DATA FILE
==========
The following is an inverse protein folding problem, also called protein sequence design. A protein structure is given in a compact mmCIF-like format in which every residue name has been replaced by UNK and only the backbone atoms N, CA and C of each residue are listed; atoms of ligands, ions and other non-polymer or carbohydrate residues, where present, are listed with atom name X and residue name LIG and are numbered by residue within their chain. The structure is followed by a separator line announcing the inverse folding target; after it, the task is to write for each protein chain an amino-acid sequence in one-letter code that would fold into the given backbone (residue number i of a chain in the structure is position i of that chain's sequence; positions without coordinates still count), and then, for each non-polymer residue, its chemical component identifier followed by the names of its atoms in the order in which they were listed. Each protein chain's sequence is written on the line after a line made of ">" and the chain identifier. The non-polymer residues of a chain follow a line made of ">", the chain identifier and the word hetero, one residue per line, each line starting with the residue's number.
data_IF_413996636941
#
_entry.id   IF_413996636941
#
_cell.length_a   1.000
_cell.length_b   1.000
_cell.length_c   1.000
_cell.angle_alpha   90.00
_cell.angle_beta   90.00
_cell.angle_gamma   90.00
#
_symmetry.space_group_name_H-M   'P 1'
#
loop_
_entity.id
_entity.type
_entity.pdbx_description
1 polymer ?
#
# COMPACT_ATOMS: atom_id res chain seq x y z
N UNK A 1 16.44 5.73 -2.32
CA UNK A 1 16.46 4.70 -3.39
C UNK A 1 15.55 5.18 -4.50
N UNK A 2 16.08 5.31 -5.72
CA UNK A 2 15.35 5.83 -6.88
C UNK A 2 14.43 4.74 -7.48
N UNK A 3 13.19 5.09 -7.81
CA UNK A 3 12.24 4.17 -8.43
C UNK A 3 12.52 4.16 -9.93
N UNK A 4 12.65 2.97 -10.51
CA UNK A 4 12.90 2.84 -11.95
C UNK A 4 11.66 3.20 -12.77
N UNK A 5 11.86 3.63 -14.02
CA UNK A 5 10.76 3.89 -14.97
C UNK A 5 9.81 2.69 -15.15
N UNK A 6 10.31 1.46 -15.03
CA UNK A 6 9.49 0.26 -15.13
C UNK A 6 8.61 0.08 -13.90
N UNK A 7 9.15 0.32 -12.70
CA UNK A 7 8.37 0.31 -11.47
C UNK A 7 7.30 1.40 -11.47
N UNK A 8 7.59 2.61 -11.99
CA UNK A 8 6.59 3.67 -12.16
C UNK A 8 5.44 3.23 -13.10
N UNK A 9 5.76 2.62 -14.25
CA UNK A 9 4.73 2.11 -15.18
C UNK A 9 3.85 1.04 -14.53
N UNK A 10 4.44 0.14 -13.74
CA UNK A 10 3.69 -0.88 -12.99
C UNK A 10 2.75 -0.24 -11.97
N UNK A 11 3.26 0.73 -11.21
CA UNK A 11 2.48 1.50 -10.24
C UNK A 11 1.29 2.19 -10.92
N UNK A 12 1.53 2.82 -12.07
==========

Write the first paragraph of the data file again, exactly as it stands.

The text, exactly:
The following is an inverse protein folding problem, also called protein sequence design. A protein structure is given in a compact mmCIF-like format in which every residue name has been replaced by UNK and only the backbone atoms N, CA and C of each residue are listed; atoms of ligands, ions and other non-polymer or carbohydrate residues, where present, are listed with atom name X and residue name LIG and are numbered by residue within their chain. The structure is followed by a separator line announcing the inverse folding target; after it, the task is to write for each protein chain an amino-acid sequence in one-letter code that would fold into the given backbone (residue number i of a chain in the structure is position i of that chain's sequence; positions without coordinates still count), and then, for each non-polymer residue, its chemical component identifier followed by the names of its atoms in the order in which they were listed. Each protein chain's sequence is written on the line after a line made of ">" and the chain identifier. The non-polymer residues of a chain follow a line made of ">", the chain identifier and the word hetero, one residue per line, each line starting with the residue's number.